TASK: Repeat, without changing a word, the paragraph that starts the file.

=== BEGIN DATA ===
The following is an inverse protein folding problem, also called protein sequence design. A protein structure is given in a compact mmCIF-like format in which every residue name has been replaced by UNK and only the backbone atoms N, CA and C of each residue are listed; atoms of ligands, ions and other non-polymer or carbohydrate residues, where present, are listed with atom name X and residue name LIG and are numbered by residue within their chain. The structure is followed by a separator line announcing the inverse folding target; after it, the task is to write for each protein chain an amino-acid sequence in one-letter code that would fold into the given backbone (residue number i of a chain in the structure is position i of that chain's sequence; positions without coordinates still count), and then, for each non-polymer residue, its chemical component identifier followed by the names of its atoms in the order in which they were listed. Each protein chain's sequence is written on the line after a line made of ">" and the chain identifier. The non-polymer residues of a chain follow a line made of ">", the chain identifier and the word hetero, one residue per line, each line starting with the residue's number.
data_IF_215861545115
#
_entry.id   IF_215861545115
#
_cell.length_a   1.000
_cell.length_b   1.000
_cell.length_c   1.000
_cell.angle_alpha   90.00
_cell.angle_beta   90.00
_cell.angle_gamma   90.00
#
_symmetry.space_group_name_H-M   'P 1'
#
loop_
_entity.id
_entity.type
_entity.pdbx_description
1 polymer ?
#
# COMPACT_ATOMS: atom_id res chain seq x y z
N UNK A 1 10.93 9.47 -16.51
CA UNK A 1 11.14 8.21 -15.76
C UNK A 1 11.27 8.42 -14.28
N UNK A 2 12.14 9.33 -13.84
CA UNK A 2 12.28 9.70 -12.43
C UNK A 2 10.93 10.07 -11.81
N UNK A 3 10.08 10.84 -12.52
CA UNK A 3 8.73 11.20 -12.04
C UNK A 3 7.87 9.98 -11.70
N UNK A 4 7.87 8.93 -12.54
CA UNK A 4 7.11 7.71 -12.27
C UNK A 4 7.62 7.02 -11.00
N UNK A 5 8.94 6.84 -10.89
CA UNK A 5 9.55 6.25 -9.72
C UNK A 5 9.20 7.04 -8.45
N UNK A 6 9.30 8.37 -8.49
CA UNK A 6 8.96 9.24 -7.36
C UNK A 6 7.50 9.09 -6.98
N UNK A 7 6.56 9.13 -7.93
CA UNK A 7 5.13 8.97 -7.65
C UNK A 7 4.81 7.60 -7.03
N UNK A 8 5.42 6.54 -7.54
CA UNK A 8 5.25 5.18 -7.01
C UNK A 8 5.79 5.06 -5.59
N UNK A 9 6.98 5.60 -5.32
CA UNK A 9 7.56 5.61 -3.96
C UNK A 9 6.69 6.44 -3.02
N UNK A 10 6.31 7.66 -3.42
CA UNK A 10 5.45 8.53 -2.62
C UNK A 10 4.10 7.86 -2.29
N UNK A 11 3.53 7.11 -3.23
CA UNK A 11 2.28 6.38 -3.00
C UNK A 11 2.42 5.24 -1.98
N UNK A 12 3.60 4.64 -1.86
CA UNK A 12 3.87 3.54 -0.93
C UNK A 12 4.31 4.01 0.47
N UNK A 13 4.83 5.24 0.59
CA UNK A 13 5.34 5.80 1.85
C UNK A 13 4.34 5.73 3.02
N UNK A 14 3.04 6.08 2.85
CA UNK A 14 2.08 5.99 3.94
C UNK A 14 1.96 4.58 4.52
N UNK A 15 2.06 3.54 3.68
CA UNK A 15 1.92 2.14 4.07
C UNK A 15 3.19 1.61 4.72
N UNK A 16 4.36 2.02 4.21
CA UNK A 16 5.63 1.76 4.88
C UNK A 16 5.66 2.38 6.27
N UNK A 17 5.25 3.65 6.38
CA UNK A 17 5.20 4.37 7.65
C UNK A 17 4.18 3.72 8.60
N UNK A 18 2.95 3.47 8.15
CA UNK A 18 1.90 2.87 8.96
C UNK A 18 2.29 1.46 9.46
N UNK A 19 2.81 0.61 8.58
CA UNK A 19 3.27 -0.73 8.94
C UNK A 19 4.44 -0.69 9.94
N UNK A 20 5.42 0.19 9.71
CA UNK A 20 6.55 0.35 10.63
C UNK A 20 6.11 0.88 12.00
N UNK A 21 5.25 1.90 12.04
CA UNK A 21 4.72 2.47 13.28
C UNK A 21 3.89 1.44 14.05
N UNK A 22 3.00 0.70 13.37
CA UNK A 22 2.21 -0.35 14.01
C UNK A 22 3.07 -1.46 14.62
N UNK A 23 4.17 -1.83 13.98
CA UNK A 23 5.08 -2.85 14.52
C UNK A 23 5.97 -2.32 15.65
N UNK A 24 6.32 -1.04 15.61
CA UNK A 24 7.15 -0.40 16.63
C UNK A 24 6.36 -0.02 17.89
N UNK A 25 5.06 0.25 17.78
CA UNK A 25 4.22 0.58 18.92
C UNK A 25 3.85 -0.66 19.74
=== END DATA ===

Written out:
The following is an inverse protein folding problem, also called protein sequence design. A protein structure is given in a compact mmCIF-like format in which every residue name has been replaced by UNK and only the backbone atoms N, CA and C of each residue are listed; atoms of ligands, ions and other non-polymer or carbohydrate residues, where present, are listed with atom name X and residue name LIG and are numbered by residue within their chain. The structure is followed by a separator line announcing the inverse folding target; after it, the task is to write for each protein chain an amino-acid sequence in one-letter code that would fold into the given backbone (residue number i of a chain in the structure is position i of that chain's sequence; positions without coordinates still count), and then, for each non-polymer residue, its chemical component identifier followed by the names of its atoms in the order in which they were listed. Each protein chain's sequence is written on the line after a line made of ">" and the chain identifier. The non-polymer residues of a chain follow a line made of ">", the chain identifier and the word hetero, one residue per line, each line starting with the residue's number.